different lifestyles and convergent evolution of traits.

Erich D. Jarvis, Siavash Mirarab, Andre J. Aberer, Bo Li, Peter Houde,
Cai Li, Simon Y. W. Ho, Brant C. Faircloth, Benoit Nabholz, Jason T.
Howard, Alexander Suh, Claudia C. Weber, Rute R. da Fonseca, Jianwen
Li, Fang Zhang, Hui Li, Long Zhou, Nitish Narula, Liang Liu, Ganesh
Ganapathy, Bastien Boussau, Md. Shamsuzzoha Bayzid, Volodymyr
Zavidovych, Sankar Subramanian, Toni Gabaldón, Salvador
Capella-Gutiérrez, Jaime Huerta-Cepas, Bhanu Rekepalli, Kasper Munch,
Mikkel Schierup, Bent Lindow, Wesley C. Warren, David Ray, Richard E.
Green, Michael W. Bruford, Xiangjiang Zhan, Andrew Dixon, Shengbin Li,
Ning Li, Yinhua Huang, Elizabeth P. Derryberry, Mads Frost Bertelsen,
Frederick H. Sheldon, Robb T. Brumfield, Claudio V. Mello, Peter V.
Lovell, Morgan Wirthlin, Maria Paula Cruz Schneider, Francisco
Prosdocimi, José Alfredo Samaniego, Amhed Missael Vargas Velazquez,
Alonzo Alfaro-Núñez, Paula F. Campos, Bent Petersen, Thomas
Sicheritz-Ponten, An Pas, Tom Bailey, Paul Scofield, Michael Bunce,
David M. Lambert, Qi Zhou, Polina Perelman, Amy C. Driskell, Beth
Shapiro, Zijun Xiong, Yongli Zeng, Shiping Liu, Zhenyu Li, Binghang
Liu, Kui Wu, Jin Xiao, Xiong Yinqi, Qiuemei Zheng, Yong Zhang,
Huanming Yang, Jian Wang, Linnea Smeds, Frank E. Rheindt, Michael
Braun, Jon Fjeldsa, Ludovic Orlando, F. Keith Barker, Knud Andreas
Jønsson, Warren Johnson, Klaus-Peter Koepfli, Stephen O’Brien, David
Haussler, Oliver A. Ryder, Carsten Rahbek, Eske Willerslev, Gary R.
Graves, Travis C. Glenn, John McCormack, Dave Burt, Hans Ellegren, Per
Alström, Scott V. Edwards, Alexandros Stamatakis, David P. Mindell,
Joel Cracraft, Edward L. Braun, Tandy Warnow, Wang Jun, M. Thomas P.
Gilbert, and Guojie Zhang (2014)

Whole-genome analyses resolve early branches in the tree of life of
modern birds.
Science 346 (6215): 1320-1331
DOI: 10.1126/science.1253451

To better determine the history of modern birds, we performed a
genome-scale phylogenetic analysis of 48 species representing all
orders of Neoaves using phylogenomic methods created to handle
genome-scale data. We recovered a highly resolved tree that confirms
previously controversial sister or close relationships. We identified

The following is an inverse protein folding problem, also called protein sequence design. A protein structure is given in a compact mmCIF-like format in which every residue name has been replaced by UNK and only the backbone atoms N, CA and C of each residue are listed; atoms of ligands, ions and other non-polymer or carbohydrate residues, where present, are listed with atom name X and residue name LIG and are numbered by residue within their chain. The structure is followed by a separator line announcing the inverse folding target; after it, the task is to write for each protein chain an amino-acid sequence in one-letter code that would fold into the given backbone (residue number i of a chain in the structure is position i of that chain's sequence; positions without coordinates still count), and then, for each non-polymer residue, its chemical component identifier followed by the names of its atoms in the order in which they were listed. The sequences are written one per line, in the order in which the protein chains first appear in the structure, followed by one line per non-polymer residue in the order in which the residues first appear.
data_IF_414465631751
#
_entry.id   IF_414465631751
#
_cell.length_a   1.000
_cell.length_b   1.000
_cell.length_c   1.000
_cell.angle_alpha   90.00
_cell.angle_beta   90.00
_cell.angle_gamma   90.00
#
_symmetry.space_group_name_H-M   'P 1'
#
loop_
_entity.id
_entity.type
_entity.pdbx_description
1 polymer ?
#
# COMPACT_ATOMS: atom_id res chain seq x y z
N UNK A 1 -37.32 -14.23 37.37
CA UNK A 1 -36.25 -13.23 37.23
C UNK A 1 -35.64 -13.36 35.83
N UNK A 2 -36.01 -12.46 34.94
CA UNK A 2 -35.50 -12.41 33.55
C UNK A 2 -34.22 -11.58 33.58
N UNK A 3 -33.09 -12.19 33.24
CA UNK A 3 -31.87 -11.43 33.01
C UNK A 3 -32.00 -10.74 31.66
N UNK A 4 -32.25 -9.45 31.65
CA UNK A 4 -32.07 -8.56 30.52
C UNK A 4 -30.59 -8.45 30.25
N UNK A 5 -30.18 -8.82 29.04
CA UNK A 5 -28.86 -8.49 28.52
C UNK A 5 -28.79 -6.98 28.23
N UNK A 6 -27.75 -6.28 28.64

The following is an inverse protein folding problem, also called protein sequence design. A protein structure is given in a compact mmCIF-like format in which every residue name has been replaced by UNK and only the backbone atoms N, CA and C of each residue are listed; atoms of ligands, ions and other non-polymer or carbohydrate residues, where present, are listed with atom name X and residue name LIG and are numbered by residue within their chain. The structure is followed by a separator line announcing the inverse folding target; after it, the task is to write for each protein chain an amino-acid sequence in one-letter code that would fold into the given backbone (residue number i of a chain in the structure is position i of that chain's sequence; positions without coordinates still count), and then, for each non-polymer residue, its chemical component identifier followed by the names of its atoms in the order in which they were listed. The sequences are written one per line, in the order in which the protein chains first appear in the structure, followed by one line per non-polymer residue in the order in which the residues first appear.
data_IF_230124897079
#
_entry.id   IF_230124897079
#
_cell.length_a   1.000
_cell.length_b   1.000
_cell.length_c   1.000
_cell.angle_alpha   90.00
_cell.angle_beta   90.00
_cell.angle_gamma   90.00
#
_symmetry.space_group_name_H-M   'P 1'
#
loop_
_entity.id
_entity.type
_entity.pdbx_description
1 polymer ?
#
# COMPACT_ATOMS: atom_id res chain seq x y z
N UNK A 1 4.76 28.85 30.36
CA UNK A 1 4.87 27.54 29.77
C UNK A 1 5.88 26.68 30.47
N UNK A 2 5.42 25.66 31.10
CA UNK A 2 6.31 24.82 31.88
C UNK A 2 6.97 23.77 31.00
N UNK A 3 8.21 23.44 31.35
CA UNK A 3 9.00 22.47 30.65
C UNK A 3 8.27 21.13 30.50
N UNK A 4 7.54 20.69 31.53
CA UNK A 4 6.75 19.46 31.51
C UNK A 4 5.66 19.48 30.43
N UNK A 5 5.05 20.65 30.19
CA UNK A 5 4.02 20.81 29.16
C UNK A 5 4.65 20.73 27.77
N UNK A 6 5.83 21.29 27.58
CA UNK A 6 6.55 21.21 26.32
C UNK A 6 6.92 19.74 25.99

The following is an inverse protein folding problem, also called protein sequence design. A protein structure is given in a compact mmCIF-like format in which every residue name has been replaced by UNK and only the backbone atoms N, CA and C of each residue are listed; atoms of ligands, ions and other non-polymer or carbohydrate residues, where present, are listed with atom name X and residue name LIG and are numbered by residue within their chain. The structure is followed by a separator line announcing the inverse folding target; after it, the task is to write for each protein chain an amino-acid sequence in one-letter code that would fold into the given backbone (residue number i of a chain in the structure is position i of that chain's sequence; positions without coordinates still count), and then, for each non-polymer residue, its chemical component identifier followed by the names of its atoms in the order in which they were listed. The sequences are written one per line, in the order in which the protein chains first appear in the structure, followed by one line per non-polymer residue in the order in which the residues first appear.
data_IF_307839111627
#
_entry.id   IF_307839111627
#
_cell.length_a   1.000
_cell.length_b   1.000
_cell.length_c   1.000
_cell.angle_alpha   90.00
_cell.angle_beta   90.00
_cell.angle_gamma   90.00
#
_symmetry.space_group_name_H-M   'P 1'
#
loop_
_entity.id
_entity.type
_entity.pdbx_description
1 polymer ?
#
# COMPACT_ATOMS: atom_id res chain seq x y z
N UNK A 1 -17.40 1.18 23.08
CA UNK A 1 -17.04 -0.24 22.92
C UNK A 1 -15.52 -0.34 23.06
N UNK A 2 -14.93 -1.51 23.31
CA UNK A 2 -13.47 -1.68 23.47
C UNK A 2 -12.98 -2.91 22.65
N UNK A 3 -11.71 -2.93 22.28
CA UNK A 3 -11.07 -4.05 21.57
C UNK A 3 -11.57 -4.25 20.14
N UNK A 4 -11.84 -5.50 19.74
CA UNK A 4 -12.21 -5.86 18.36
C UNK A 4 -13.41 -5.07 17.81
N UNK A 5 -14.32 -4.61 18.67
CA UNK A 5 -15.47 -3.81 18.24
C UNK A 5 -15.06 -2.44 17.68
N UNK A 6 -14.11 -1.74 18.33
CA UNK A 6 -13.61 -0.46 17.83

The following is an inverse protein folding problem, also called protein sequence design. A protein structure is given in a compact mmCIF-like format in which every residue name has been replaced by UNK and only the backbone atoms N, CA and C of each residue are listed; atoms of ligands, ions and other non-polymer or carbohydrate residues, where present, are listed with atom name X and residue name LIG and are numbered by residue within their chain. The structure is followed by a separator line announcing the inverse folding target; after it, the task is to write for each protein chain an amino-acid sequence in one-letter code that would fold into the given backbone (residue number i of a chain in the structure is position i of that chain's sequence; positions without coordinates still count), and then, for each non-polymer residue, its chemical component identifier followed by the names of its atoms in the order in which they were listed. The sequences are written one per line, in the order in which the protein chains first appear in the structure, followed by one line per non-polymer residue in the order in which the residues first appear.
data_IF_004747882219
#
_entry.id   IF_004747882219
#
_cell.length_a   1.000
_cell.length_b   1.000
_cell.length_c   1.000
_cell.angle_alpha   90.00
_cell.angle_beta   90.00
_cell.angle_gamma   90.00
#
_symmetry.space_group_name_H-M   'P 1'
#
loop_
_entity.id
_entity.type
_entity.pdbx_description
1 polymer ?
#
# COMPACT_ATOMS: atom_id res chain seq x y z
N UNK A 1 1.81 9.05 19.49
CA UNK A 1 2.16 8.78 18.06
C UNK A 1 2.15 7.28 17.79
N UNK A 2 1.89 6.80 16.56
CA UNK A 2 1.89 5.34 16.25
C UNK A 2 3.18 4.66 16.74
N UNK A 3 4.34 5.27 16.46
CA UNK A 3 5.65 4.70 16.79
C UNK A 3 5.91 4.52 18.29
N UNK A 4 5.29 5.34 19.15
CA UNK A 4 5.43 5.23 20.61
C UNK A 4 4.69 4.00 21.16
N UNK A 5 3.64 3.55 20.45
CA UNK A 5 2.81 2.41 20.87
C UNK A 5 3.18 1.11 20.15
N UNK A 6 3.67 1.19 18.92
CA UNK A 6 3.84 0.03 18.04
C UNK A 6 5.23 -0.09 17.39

the first divergence in Neoaves, two groups we named Passerea and
Columbea, representing independent lineages of diverse and
convergently evolved land and water bird species. Among Passerea, we
infer the common ancestor of core landbirds to have been an apex
predator and confirm independent gains of vocal learning. Among
Columbea, we identify pigeons and flamingoes as belonging to sister
clades. Even with whole genomes, some of the earliest branches in
Neoaves proved challenging to resolve, which was best explained by
massive protein-coding sequence convergence and high levels of
incomplete lineage sorting that occurred during a rapid radiation
after the Cretaceous-Paleogene mass extinction event about 66 million
years ago.


Elizabeth Pennisi (2014)
Bird genomes give new perches to old friends.
Comparing genomes clarifies family relations and pinpoints genes for
song learning.
Science 346 (6215): 1275-1276
DOI: 10.1126/science.346.6215.1275

The placement of a strange South American bird called the hoatzin in
the avian family tree is one of the many findings revealed this week
from a massive international project analyzing the sequenced genomes
of 48 bird species representing nearly every order of bird. The
effort, involving 200 people from 80 labs and weeks of supercomputer
time, has yielded the most definitive avian family tree yet. It has
also pinpointed gene networks underlying the traits that make birds
birds, such as feathers and beaks instead of teeth. In one provocative
finding, a team has identified the gene network that underlies complex
singing in birds—and found that the same network operates in humans,
where it is presumably crucial to language. Already, 200 more bird
genomes have been sequenced, with more waiting in the wings.